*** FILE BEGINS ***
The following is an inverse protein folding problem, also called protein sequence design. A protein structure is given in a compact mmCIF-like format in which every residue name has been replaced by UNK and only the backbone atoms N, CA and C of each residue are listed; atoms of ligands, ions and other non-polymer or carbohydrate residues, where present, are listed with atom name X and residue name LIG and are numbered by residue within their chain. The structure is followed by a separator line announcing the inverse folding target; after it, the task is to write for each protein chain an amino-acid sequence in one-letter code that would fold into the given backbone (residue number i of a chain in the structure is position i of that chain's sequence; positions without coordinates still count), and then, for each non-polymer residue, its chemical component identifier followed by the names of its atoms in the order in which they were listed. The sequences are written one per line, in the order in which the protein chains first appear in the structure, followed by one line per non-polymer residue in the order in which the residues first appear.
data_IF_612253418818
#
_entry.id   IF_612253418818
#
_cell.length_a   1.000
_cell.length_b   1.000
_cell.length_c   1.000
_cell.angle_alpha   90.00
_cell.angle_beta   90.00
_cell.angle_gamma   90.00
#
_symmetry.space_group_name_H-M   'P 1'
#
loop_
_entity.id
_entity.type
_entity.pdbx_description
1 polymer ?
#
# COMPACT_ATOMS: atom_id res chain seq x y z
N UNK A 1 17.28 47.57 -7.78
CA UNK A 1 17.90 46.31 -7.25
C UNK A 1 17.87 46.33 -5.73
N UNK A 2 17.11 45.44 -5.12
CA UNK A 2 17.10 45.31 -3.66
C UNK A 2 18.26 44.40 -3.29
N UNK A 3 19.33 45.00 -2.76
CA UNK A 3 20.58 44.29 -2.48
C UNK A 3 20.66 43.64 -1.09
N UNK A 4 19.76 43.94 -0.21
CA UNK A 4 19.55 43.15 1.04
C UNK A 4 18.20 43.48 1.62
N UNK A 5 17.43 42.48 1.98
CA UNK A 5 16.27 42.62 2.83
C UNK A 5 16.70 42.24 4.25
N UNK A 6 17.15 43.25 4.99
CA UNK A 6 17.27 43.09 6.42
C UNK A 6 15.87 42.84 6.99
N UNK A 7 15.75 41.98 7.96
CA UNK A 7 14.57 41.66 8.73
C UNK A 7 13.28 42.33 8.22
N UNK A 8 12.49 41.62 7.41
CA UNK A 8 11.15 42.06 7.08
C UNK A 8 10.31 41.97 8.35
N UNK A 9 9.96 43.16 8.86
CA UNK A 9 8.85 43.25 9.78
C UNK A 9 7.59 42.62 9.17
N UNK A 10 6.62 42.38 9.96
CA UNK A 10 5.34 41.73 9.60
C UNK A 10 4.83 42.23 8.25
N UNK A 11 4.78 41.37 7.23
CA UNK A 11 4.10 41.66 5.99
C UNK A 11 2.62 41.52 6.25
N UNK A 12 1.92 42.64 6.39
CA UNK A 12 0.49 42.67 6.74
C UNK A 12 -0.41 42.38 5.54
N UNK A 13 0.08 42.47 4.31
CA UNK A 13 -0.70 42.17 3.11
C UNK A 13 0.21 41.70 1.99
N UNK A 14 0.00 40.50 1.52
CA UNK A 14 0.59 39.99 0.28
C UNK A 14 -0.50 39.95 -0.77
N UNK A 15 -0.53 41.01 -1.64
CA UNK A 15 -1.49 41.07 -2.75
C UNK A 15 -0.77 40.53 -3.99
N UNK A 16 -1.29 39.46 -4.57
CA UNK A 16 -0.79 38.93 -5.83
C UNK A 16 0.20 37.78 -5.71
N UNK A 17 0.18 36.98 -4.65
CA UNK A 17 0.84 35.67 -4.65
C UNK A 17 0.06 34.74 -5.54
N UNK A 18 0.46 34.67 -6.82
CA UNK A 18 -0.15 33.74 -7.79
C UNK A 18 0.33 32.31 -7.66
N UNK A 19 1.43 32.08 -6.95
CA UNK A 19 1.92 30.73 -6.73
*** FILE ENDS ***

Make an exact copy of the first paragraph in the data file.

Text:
The following is an inverse protein folding problem, also called protein sequence design. A protein structure is given in a compact mmCIF-like format in which every residue name has been replaced by UNK and only the backbone atoms N, CA and C of each residue are listed; atoms of ligands, ions and other non-polymer or carbohydrate residues, where present, are listed with atom name X and residue name LIG and are numbered by residue within their chain. The structure is followed by a separator line announcing the inverse folding target; after it, the task is to write for each protein chain an amino-acid sequence in one-letter code that would fold into the given backbone (residue number i of a chain in the structure is position i of that chain's sequence; positions without coordinates still count), and then, for each non-polymer residue, its chemical component identifier followed by the names of its atoms in the order in which they were listed. The sequences are written one per line, in the order in which the protein chains first appear in the structure, followed by one line per non-polymer residue in the order in which the residues first appear.